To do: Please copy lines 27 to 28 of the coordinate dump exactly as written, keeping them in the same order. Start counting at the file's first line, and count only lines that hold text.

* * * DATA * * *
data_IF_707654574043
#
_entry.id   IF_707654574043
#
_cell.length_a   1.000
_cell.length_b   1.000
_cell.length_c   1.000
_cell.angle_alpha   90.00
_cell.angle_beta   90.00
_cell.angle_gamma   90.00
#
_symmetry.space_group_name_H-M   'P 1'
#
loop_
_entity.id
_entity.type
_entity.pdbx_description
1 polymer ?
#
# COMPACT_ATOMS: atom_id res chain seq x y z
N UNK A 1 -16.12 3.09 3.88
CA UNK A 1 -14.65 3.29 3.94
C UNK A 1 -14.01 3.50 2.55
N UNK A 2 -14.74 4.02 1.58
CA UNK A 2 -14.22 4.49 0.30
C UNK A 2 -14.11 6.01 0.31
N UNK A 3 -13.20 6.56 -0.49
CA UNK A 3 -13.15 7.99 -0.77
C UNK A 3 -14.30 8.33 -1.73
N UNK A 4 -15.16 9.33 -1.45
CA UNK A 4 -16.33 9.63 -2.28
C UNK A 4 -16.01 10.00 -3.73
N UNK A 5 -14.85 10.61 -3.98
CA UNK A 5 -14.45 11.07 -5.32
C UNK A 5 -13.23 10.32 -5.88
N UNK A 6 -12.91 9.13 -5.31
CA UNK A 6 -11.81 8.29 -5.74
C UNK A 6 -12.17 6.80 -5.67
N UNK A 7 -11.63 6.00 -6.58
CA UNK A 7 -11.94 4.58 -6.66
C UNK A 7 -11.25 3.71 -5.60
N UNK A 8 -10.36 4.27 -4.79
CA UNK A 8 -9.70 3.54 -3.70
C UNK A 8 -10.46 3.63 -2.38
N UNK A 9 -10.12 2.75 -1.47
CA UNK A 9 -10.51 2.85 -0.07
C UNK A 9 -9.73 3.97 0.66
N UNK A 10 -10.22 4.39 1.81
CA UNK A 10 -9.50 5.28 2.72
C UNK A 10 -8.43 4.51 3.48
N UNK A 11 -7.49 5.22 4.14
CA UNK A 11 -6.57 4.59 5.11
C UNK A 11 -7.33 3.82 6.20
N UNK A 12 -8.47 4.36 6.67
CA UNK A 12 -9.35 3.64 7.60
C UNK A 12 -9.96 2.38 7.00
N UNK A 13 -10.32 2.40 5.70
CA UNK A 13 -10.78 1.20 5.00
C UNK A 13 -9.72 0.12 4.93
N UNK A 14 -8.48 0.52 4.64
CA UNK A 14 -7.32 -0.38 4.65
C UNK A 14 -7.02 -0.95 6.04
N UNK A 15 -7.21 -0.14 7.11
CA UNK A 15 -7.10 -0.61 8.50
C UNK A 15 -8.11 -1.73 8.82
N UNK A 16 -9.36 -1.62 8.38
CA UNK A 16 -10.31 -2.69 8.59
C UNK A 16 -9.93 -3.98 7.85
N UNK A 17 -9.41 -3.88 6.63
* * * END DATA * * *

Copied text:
N UNK A 3 -13.20 6.56 -0.49
CA UNK A 3 -13.15 7.99 -0.77